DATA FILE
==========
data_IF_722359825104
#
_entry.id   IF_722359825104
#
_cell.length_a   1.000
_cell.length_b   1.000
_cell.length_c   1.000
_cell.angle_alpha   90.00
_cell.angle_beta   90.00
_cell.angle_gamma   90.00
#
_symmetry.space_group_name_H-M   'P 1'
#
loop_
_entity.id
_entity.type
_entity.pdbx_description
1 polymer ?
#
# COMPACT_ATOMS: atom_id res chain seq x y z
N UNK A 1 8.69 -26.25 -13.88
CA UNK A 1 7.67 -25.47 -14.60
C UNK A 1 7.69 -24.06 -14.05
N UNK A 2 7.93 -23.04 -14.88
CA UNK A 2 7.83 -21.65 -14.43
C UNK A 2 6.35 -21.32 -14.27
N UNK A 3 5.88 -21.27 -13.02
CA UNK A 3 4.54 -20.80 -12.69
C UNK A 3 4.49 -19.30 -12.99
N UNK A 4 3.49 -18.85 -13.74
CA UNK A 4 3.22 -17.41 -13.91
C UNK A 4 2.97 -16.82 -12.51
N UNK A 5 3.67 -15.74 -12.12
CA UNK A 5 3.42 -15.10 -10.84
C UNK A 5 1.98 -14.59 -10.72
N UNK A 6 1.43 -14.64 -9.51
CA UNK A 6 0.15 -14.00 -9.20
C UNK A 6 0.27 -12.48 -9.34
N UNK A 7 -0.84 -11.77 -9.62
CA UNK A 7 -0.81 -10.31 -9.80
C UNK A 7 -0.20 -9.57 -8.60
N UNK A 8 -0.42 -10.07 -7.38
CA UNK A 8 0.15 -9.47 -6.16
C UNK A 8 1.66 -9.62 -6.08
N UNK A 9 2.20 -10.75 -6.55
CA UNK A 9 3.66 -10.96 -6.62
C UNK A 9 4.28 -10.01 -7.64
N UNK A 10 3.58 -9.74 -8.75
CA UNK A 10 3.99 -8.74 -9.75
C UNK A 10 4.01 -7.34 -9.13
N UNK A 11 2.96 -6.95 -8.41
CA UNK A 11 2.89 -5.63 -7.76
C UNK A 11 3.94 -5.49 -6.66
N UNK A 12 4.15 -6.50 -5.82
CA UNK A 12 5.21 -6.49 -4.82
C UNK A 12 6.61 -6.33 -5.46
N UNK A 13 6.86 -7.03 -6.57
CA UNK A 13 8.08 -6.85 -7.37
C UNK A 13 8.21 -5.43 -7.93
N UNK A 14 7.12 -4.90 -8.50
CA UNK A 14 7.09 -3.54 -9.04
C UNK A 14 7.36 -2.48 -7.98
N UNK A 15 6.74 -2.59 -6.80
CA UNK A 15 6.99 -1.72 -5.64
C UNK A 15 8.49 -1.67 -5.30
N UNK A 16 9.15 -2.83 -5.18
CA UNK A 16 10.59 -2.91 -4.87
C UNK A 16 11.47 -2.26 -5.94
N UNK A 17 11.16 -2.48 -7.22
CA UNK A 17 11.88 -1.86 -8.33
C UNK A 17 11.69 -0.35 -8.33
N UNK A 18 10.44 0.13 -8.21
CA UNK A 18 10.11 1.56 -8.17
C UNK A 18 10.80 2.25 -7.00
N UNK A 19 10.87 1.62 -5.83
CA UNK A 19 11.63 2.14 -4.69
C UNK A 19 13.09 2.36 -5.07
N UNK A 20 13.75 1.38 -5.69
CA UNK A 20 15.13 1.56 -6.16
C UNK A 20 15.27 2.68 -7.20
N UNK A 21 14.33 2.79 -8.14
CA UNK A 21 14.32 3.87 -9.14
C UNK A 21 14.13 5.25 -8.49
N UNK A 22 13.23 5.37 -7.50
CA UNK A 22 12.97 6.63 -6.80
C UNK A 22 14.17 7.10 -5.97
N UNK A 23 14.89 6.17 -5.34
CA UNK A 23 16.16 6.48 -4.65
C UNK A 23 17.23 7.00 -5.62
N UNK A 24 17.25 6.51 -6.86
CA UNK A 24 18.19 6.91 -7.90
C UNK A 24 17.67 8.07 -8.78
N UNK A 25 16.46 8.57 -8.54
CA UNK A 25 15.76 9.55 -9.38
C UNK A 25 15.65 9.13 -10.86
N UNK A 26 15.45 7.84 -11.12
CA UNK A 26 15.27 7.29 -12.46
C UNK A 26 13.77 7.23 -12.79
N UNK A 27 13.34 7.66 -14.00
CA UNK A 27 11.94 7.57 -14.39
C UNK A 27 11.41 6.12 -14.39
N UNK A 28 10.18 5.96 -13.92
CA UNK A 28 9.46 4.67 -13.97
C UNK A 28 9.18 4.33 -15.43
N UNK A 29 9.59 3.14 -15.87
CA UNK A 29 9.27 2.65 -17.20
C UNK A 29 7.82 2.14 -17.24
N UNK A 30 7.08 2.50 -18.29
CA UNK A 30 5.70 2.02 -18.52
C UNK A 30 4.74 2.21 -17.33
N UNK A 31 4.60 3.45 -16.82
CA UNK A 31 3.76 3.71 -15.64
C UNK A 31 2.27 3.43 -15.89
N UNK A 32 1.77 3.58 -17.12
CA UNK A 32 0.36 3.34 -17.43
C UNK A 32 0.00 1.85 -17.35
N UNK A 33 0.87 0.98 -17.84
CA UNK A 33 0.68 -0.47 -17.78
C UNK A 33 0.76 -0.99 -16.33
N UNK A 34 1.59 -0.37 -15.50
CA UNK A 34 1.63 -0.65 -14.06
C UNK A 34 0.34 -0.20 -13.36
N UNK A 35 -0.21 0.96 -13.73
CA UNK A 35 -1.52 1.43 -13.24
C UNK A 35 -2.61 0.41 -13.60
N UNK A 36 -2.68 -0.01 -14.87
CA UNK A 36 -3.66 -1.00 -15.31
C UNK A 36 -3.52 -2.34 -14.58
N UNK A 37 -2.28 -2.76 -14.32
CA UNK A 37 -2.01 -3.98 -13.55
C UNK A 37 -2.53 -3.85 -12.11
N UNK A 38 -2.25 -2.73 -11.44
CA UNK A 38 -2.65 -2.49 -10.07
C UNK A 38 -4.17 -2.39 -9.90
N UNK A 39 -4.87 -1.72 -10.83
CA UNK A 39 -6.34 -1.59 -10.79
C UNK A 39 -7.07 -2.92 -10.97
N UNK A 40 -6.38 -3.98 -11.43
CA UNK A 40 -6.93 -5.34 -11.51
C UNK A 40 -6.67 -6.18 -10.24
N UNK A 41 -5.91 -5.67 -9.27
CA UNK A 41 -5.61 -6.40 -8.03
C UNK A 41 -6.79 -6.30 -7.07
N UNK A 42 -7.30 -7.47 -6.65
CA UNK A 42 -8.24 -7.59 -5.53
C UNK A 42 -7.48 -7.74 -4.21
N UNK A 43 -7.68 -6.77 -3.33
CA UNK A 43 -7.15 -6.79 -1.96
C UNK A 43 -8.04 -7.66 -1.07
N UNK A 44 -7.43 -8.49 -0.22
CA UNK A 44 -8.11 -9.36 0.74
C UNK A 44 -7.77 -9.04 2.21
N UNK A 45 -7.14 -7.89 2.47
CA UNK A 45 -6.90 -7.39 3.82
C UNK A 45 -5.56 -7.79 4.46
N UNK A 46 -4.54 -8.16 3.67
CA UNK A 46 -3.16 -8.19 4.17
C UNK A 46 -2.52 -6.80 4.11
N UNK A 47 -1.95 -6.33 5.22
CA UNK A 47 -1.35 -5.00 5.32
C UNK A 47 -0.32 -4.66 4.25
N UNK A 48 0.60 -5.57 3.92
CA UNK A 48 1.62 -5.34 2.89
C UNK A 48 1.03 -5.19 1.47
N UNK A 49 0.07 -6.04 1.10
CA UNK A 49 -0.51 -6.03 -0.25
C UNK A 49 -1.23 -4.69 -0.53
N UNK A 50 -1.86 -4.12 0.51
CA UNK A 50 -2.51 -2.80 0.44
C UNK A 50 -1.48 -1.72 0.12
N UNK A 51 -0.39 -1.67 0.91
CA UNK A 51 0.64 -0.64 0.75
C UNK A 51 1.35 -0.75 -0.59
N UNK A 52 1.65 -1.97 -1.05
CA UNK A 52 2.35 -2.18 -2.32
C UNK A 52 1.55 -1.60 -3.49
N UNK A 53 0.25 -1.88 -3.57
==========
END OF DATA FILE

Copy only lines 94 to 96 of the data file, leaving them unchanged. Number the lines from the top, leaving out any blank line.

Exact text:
CA UNK A 25 15.76 9.55 -9.38
C UNK A 25 15.65 9.13 -10.86
N UNK A 26 15.45 7.84 -11.12